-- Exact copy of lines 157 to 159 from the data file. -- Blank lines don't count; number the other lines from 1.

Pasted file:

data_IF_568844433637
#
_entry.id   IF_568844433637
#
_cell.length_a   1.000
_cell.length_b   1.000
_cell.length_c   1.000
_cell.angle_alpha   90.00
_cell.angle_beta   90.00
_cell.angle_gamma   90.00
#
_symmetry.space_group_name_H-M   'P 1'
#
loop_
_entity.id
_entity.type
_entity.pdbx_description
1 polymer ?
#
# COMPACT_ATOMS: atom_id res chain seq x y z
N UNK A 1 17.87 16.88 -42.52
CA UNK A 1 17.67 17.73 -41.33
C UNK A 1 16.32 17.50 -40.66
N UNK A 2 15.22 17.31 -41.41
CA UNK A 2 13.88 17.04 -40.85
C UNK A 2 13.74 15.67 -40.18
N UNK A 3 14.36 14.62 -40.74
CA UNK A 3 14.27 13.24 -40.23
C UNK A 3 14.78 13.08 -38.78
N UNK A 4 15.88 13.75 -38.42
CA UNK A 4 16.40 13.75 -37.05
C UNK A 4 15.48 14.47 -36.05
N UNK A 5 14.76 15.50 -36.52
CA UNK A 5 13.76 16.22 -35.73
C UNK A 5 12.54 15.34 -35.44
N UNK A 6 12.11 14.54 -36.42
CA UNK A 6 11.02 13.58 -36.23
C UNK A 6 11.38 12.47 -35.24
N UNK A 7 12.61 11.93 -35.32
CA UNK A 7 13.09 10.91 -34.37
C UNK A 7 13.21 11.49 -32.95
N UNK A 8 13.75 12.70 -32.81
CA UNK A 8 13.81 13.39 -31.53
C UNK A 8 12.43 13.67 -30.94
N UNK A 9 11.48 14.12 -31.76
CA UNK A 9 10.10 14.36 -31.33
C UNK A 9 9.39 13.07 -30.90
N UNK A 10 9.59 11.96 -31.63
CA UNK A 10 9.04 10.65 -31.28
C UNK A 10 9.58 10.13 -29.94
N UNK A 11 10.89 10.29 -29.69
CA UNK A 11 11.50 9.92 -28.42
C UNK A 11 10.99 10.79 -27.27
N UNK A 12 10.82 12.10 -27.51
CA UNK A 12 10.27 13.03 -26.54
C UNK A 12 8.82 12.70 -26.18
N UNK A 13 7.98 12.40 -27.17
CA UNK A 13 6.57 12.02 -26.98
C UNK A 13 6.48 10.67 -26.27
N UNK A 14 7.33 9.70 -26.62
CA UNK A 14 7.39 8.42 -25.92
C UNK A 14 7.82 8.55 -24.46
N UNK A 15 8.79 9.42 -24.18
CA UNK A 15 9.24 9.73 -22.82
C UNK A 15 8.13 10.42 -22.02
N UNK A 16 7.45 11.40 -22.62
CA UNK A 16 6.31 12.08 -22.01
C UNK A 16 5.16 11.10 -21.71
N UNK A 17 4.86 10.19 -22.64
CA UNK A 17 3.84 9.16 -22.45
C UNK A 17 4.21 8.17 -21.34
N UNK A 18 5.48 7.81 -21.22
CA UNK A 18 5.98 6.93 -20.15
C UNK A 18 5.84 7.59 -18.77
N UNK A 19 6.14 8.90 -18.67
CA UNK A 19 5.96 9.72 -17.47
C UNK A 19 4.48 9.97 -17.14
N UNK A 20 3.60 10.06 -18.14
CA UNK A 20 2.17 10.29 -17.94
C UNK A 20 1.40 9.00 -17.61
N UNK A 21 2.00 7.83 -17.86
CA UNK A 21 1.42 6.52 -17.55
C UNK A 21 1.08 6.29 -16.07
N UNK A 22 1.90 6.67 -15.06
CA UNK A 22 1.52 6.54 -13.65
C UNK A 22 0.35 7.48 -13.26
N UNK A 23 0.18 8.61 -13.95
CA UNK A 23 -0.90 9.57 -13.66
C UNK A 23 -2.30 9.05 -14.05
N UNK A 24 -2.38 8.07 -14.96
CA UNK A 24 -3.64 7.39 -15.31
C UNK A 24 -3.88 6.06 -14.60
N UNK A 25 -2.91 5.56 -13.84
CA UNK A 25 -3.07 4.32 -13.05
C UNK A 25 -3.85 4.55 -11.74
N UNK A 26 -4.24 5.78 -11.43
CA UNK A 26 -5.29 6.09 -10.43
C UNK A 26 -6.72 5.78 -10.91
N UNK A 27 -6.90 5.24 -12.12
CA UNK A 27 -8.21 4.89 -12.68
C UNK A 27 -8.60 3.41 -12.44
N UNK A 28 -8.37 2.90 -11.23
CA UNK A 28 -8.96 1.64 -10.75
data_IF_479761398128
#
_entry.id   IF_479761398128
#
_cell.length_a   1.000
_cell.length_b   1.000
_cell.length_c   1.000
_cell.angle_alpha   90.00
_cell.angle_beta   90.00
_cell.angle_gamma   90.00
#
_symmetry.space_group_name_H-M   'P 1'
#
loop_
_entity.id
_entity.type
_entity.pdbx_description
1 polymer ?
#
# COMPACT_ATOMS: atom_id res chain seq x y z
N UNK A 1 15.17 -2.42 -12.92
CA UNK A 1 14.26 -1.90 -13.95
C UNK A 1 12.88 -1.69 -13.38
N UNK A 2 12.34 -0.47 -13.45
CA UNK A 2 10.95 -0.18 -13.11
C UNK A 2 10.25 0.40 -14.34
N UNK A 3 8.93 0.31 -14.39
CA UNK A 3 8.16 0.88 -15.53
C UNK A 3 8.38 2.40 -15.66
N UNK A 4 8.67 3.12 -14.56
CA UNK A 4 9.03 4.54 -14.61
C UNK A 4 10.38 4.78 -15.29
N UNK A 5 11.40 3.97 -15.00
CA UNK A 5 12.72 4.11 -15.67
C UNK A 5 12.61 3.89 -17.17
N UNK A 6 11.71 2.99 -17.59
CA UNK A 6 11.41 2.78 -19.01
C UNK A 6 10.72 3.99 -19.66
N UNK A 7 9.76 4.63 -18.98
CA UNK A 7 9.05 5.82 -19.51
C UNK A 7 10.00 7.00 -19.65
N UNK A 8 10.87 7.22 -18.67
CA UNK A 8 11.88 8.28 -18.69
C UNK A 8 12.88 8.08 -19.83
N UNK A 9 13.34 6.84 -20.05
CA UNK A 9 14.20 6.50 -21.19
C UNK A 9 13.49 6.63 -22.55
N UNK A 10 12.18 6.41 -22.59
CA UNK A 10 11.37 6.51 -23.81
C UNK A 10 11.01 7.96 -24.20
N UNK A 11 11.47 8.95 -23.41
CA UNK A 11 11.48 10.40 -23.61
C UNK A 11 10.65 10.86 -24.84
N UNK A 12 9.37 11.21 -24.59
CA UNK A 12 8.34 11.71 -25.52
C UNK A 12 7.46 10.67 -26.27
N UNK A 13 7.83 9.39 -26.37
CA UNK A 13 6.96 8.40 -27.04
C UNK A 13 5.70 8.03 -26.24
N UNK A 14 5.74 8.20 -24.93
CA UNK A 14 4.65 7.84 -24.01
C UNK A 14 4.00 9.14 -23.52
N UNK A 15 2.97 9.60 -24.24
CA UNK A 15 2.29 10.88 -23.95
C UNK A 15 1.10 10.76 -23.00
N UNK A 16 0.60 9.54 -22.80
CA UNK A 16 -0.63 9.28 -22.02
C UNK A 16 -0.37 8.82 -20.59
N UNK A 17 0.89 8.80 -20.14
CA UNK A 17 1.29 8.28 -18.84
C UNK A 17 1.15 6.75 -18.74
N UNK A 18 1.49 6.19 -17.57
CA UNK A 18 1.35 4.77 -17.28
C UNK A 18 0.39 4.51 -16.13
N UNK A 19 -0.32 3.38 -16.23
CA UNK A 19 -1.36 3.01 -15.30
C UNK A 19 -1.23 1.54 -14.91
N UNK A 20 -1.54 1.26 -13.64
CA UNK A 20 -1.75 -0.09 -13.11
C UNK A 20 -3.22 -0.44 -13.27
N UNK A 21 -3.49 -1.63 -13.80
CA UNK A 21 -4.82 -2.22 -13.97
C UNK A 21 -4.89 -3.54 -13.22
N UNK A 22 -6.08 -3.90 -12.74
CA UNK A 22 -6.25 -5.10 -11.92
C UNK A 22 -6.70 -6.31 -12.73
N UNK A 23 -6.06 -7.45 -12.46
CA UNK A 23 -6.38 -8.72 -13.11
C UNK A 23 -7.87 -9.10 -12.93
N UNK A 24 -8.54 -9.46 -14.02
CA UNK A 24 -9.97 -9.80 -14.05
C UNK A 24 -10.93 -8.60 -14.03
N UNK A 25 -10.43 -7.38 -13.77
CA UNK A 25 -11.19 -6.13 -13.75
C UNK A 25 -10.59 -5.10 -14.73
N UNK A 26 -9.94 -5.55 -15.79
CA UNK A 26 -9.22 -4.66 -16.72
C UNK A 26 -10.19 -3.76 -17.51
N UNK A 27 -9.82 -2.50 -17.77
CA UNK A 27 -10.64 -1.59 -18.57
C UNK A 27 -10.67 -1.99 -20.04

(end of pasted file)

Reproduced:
N UNK A 12 9.37 11.21 -24.59
CA UNK A 12 8.34 11.71 -25.52
C UNK A 12 7.46 10.67 -26.27